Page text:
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Pacific Rim (2013)

Warner Home Video
Blu-ray Disc Released: 10/15/2013

All Ratings out of
Video: 1/2
Extras: 1/2

Review by Mike Long, Posted on 10/15/2013, Updated on 10/10/2016

This is going to sound harsh, but I must begin my review of Pacific Rim with this note -- outside of Hollywood and nerd culture, no one knows who Guillermo del Toro is. Those who dwell within those worlds will take issue with that statement, but it's true. While del Toro is bandied about as if he's a household name, despite the fact that's made an Oscar-winning film, if you stop people on the street and read a list of his movies, which one will they have heard of? Blade II. del Toro was responsible for the opening credits for the latest installment of The Simpsons' "Treehouse of Horror" and it referenced many of his movies. While watching it, I thought to myself, "There are a lot of people who aren't getting any of this." This is not to say that del Toro isn't a talented filmmaker, this is simply brought up to point out the fact that Hollywood needs to stop trying to sell movies using del Toro's name alone. I saw many message board discussions touting the fact that Pacific Rim was going to be a hit based on del Toro's name alone. I found this to be odd, as there are so many other facets of the movie which need to be discussed.

Pacific Rim opens with narration which describes how a "breech" in the floor of the Pacific Ocean allowed giant monsters, called "Kaiju", from another dimension to invade our world. These monsters caused untold destruction and took many lives. In order to fight back, humanity banded together and began building "Jaegers", massive robots which were piloted by two peoples. These machines were able to defeat the monsters, but more of them kept coming. Twelve years into the future, governments have decided to abandon Jaegers and are concentrating their efforts into building walls to keep the monsters at bay. Once great Jaeger pilot Raleigh Becket (Charlie Hunnam) is working on one of the walls in Alaska, when he's visited by his old commander, Stacker Pentecost (Idris Elba). Pentecost explains that as the wall's may not work, he's now with a group in Hong Kong who are going to give the Jaegers one last shot. Despite the fact that he suffered a great loss while at the helm of a Jaeger, Raleigh agrees to help Pentecost. They arrive in Hong Kong, and Raleigh is surprised to see that his old Jaeger, "Gipsy Danger", has been re-built. He's introduced to Mako Mori (Rinko Kikuchi), a young trainee who longs to be a pilot. Raleigh also meets the other pilots, not all of which are friendly. As Raleigh tries to get back into the swing of things, scientists in the group announce that the Kaijus are only getting bigger and that they seem to be planning something huge.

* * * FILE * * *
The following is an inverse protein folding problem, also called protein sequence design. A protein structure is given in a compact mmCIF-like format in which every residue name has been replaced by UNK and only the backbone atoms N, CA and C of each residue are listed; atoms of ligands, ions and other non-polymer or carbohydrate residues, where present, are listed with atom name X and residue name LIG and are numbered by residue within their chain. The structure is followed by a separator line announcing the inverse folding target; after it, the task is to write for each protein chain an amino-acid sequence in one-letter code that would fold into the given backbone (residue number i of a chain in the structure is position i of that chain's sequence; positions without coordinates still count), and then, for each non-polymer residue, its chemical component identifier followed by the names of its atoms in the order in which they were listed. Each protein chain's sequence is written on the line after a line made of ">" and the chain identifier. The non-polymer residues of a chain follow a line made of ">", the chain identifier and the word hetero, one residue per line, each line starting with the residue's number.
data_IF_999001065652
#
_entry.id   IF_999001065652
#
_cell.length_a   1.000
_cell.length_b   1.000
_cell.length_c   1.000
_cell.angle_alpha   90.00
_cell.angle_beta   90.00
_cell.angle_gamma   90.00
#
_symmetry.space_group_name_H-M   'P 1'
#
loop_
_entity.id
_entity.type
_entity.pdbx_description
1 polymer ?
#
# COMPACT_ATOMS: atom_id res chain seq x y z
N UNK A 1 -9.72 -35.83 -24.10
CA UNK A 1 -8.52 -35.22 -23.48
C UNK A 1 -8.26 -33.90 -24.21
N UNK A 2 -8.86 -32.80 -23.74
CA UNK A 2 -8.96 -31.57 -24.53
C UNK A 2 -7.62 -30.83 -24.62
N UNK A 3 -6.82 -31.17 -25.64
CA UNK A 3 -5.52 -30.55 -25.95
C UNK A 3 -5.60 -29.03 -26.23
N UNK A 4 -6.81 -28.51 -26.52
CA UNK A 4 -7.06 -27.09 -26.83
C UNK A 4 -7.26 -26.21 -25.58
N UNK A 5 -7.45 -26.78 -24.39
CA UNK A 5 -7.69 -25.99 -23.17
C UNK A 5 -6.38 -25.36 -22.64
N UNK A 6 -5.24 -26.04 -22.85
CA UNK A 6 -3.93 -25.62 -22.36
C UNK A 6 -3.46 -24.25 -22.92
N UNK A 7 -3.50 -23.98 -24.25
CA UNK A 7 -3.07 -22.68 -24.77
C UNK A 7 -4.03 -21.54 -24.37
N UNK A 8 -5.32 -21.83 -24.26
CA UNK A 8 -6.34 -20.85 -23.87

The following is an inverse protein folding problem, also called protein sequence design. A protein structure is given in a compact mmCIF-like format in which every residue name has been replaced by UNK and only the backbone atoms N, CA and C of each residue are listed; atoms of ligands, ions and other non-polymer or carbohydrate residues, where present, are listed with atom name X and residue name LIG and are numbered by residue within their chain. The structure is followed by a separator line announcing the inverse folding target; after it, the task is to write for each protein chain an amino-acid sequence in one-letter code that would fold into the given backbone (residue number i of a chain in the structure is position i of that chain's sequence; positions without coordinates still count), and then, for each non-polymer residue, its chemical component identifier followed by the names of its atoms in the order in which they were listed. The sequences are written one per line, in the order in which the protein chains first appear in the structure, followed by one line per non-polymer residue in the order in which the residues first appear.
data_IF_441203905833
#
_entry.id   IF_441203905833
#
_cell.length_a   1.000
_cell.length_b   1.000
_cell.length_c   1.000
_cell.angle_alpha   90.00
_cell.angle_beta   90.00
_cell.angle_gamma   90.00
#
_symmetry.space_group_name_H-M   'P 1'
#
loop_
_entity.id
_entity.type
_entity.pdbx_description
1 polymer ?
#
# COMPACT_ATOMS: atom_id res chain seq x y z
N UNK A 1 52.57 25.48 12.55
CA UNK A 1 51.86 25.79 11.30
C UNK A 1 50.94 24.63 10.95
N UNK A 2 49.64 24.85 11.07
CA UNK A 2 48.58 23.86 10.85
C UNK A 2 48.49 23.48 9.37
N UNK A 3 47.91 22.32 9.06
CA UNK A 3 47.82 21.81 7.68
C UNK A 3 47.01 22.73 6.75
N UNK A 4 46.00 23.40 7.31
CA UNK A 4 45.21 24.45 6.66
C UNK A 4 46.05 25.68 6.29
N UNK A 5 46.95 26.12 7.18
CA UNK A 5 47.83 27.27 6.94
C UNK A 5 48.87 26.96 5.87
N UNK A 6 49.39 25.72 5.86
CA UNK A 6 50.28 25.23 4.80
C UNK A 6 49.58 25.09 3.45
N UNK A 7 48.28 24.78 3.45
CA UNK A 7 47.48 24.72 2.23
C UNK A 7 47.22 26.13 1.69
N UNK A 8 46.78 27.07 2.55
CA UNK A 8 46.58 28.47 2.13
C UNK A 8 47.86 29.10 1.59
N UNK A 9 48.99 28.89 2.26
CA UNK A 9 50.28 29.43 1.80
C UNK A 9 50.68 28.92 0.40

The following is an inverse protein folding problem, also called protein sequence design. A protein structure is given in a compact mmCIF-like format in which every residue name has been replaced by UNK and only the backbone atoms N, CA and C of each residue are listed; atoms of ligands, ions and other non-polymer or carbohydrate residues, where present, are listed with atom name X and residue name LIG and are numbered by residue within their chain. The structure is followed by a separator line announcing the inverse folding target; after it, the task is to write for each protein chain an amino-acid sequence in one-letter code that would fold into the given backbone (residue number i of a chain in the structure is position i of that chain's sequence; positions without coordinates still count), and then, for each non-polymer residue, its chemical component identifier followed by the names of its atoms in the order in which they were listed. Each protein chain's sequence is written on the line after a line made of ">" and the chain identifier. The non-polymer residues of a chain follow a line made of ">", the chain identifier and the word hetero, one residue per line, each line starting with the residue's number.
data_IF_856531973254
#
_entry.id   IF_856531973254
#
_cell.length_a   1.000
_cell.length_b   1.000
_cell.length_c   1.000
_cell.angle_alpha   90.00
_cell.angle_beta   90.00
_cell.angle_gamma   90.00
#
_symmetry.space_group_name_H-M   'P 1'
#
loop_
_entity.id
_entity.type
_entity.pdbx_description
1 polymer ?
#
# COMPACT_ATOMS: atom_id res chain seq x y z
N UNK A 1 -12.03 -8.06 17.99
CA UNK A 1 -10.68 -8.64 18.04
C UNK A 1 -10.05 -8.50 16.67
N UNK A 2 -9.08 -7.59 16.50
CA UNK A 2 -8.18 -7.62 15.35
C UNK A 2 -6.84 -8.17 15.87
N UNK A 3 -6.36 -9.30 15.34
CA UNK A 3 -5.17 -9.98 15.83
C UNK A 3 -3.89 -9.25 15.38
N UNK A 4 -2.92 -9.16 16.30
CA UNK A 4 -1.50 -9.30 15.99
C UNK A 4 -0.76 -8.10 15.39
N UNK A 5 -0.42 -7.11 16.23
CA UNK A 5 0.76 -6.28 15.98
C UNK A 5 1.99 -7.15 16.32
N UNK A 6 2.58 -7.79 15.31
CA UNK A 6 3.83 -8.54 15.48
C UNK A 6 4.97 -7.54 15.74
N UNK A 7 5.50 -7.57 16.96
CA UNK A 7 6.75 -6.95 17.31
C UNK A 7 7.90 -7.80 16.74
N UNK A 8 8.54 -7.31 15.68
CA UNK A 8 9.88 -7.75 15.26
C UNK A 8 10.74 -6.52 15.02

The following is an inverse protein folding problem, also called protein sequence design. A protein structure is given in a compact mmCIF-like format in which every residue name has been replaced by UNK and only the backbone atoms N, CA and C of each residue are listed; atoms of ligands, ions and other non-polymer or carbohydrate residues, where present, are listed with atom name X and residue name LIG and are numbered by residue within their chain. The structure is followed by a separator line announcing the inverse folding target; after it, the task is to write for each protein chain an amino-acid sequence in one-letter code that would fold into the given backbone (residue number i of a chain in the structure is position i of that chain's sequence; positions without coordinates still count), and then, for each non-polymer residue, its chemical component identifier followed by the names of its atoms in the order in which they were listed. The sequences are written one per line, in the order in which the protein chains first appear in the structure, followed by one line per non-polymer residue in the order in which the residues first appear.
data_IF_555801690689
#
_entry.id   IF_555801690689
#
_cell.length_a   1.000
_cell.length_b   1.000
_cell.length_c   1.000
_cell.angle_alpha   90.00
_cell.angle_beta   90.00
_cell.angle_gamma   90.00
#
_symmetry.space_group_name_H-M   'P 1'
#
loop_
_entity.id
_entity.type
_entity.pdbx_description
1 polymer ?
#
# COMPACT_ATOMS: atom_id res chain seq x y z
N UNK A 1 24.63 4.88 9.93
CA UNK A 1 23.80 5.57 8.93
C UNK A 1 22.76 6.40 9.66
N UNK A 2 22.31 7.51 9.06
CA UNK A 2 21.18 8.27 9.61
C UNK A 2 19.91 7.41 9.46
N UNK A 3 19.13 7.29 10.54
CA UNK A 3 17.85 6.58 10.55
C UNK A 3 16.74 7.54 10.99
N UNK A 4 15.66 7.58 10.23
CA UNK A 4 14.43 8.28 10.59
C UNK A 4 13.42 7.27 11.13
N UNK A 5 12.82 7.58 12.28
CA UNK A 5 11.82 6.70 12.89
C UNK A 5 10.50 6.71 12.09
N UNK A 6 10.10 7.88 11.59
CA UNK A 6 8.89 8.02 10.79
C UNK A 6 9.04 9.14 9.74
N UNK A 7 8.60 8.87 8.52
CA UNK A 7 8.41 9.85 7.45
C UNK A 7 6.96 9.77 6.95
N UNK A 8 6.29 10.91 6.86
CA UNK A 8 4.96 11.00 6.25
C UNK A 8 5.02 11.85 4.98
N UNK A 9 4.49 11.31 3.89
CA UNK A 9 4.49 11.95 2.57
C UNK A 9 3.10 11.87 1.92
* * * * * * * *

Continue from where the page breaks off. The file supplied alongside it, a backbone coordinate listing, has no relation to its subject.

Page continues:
While I may question whether or not del Toro is a household name, there's no doubt that he likes to pack his movies with as much stuff as possible. However, he may have gone overboard with Pacific Rim. As a writer, I will never fault anyone for adding detail to a movie and I hate cookie-cutter movies which have nothing original to say. And I like the fact that del Toro doesn't talk down to his audience and never shies away from making movies which are decidedly part of the genre. On the other hand, for a tentpole summer movie which costs a reported $190 million, it wouldn't have hurt to have taken a step back here. The opening narration delivers a lot of information about the breech in the ocean floor, the monsters which came through it and the robots which were built to stop them. For some, this will be confusing enough, then the movies goes and throws words like "Kaiju" and "Jaeger" at us. (For the record, "Kaiju" has been used to describe monsters like Godzilla for decades.) Then, we get the baffling explanation about how it take two pilots to run a "Jaeger", and they mind-meld, in something called "The Drift", so that their left and right hemispheres can run the thing. Yes, I get that it's a big machine, but I move my arm and it moves its arm. It's just that simple. "The Drift" becomes a key plot point late in the film, but it still seems unnecessary. And the reasons why the wall was adopted in lieu of the "Jaeger" program isn't explained very well.